Since then, FIA has stepped up the pressure; on March 9, Rahul Bhatia of IndiGo, Naresh Goyal of Jet Airways, and Ajay Singh of SpiceJet made a beeline for the civil aviation ministry in New Delhi and urged the government not to amend the 5/20 rule and ensure a level playing field for all airlines.

Meanwhile, FIA has also threatened to drag the government to court in case it abolishes the rule and said the new airlines should serve India first before they are allowed to fly abroad. Ministry officials assured the delegation no decision had been taken on the fate of the regulation.

FIA argues that the proposed change in policy is only aimed to benefit the two Tata group airlines which have made no secret of their intentions to fly overseas quickly.

Experts want the skies to be fully liberalised. 

“The 5/20 rule is a bad law that should have never been there in the first place.

"And just like any other bad law, now that certain entities have got used to it, its abolition has become a larger than life issue.

"The acrimony so created has delayed the release of the civil aviation policy,” says Amber Dubey, partner and head of aerospace and defence, KPMG.

The government is toying with the idea of doing away with the five-year norm but continuing with the 20-aircraft restriction. “This is a sub-optimal compromise but is still better than having a perpetual logjam,” Dubey adds.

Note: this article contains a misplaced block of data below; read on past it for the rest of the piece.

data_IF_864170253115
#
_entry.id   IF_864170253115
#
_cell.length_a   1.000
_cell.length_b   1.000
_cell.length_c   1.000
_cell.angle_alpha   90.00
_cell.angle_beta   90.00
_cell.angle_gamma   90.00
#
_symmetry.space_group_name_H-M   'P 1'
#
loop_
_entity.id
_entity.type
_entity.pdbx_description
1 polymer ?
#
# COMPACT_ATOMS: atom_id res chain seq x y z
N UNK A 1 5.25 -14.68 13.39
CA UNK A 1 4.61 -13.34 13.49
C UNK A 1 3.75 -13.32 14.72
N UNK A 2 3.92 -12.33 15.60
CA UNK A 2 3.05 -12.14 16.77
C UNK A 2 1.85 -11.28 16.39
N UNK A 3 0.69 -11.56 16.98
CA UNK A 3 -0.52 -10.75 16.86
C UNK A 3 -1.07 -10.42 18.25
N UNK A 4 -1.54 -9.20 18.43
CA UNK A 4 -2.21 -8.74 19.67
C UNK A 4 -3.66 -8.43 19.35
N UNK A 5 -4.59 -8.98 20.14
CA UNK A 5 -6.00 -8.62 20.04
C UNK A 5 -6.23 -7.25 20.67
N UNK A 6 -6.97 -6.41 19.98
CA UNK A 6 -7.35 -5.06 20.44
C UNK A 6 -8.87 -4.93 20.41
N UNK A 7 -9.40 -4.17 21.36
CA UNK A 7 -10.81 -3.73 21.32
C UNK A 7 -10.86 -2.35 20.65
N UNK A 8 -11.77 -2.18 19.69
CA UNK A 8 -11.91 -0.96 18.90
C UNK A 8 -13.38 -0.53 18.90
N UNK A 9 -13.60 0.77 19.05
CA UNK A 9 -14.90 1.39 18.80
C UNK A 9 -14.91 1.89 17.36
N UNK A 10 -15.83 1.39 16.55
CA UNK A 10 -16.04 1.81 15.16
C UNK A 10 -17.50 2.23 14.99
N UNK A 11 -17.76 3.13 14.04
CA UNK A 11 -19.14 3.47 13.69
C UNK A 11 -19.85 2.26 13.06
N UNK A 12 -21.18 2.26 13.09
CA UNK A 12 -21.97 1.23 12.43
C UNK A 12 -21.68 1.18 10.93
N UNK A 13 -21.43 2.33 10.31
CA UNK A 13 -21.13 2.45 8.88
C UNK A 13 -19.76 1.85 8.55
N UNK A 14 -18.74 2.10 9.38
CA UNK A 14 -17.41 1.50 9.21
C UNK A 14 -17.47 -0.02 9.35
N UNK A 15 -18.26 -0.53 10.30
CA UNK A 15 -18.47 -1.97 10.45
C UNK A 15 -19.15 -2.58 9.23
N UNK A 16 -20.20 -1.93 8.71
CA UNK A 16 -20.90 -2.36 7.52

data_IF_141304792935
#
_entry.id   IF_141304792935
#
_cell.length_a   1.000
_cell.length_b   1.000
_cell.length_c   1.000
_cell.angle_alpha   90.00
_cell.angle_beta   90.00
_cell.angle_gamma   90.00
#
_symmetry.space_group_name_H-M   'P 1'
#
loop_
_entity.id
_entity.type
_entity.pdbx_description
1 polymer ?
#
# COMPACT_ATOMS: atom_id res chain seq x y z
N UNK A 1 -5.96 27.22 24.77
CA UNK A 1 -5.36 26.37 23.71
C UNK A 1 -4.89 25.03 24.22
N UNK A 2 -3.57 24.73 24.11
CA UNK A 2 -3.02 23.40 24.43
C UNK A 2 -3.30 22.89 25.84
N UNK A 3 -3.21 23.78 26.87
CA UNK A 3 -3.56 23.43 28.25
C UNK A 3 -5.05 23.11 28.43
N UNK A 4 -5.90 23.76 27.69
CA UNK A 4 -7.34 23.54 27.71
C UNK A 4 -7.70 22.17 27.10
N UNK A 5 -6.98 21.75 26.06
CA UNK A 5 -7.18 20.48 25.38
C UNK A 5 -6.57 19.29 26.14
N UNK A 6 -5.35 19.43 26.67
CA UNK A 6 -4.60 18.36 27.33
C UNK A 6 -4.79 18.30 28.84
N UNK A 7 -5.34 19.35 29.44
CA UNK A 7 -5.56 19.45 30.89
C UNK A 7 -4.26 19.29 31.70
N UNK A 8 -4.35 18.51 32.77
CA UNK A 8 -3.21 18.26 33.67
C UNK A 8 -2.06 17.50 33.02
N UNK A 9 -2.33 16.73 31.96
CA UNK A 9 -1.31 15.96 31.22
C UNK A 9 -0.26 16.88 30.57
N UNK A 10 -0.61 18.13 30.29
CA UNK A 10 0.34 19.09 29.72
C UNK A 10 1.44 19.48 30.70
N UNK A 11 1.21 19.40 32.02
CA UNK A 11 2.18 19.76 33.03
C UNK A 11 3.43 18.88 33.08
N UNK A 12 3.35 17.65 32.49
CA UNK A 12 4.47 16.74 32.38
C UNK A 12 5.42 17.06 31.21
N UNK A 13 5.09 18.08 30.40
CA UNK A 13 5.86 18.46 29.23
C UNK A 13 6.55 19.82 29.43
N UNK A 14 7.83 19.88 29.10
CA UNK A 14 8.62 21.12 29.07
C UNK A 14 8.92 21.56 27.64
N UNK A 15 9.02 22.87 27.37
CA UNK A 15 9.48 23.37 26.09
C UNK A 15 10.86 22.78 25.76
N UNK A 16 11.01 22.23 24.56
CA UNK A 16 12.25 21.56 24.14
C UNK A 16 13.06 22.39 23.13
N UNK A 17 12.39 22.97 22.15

Uneven playing field

Critics of the policy point out that no other country, except Russia which has imposed a two-year restriction, imposes similar restrictions on its airlines.

Moreover, the government does not bar foreign airlines with less than five years of operations to start service to India.

As such, 17 less-than-five-year-old foreign airlines, including Air Arabia, Air Asia X and Etihad, have been flying to India and account for 20 per cent of the capacity deployed by foreign carriers, according to a joint report, Maximising the contribution of aviation to the Indian economy, submitted by the Centre for Asia Pacific Aviation and Vistara in October.

Critics also point out that enabling new airlines to fly abroad will increase the market share of Indian carriers on foreign routes (currently 37 per cent), increase traffic at Indian airports which have been losing out to hubs in West Asia, and help the airlines improve fleet utilisation and earn foreign exchange.

While Indian carriers flew over 80 million passengers within the country last year, local airlines carried only 18 million overseas of the over 48 million that flew out from India.

The arguments and counter arguments have clearly put the government in the dock. If it does not remove the 5/20 rule, its pro-reform image will get sullied; and if it does, it will attract the charge of favouring two new airlines at the cost of domestic connectivity.

The government is keeping its options open and the aviation industry is keeping its fingers crossed.

THE CASE FOR AND AGAINST 5/20

  • Domestic airlines can fly overseas only once they have been in operation for five years and have at least 20 aircraft in their fleets
  • The rule was adopted a decade ago to protect Air India and Jet Airways from new competitors.
  • IndiGo and SpiceJet say abolishing the 5/20 rule will give domestic carriers with a foreign partner an undue advantage
  • Vistara and AirAsia want the 5/20 rule to be abolished so they can start feeding Indian passengers to their foreign parents' international networks
  • Nearly 70 per cent of India's international traffic is carried by foreign-owned airlines
  • About 60 per cent of India's foreign traffic rights are unused

Image: Ratan Tata. Photograph: Reuters

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Aneesh Phadnis in Mumbai